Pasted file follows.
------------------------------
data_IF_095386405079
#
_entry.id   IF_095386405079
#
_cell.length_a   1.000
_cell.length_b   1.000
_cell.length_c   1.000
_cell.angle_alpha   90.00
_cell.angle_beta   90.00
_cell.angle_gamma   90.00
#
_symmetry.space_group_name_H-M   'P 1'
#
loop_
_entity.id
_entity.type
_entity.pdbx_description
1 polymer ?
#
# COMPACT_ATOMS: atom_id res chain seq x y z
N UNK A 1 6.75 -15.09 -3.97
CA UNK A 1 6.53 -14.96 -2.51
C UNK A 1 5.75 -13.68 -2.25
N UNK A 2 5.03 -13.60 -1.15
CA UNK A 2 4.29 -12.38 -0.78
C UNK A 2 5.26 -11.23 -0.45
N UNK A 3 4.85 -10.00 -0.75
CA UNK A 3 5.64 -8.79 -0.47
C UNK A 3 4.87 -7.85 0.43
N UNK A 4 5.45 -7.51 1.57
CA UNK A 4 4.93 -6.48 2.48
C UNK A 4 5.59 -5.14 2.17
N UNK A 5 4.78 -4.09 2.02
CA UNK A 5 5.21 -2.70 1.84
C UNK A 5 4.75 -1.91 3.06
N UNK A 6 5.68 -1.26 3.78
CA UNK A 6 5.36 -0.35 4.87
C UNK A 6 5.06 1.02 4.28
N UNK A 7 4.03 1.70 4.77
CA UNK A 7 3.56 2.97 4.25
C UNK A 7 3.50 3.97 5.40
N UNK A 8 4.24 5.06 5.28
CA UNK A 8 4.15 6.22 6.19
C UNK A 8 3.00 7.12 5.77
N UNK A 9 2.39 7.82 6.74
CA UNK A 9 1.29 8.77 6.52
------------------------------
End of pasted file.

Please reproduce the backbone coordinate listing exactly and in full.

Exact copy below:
data_IF_095386405079
#
_entry.id   IF_095386405079
#
_cell.length_a   1.000
_cell.length_b   1.000
_cell.length_c   1.000
_cell.angle_alpha   90.00
_cell.angle_beta   90.00
_cell.angle_gamma   90.00
#
_symmetry.space_group_name_H-M   'P 1'
#
loop_
_entity.id
_entity.type
_entity.pdbx_description
1 polymer ?
#
# COMPACT_ATOMS: atom_id res chain seq x y z
N UNK A 1 6.75 -15.09 -3.97
CA UNK A 1 6.53 -14.96 -2.51
C UNK A 1 5.75 -13.68 -2.25
N UNK A 2 5.03 -13.60 -1.15
CA UNK A 2 4.29 -12.38 -0.78
C UNK A 2 5.26 -11.23 -0.45
N UNK A 3 4.85 -10.00 -0.75
CA UNK A 3 5.64 -8.79 -0.47
C UNK A 3 4.87 -7.85 0.43
N UNK A 4 5.45 -7.51 1.57
CA UNK A 4 4.93 -6.48 2.48
C UNK A 4 5.59 -5.14 2.17
N UNK A 5 4.78 -4.09 2.02
CA UNK A 5 5.21 -2.70 1.84
C UNK A 5 4.75 -1.91 3.06
N UNK A 6 5.68 -1.26 3.78
CA UNK A 6 5.36 -0.35 4.87
C UNK A 6 5.06 1.02 4.28
N UNK A 7 4.03 1.70 4.77
CA UNK A 7 3.56 2.97 4.25
C UNK A 7 3.50 3.97 5.40
N UNK A 8 4.24 5.06 5.28
CA UNK A 8 4.15 6.22 6.19
C UNK A 8 3.00 7.12 5.77
N UNK A 9 2.39 7.82 6.74
CA UNK A 9 1.29 8.77 6.52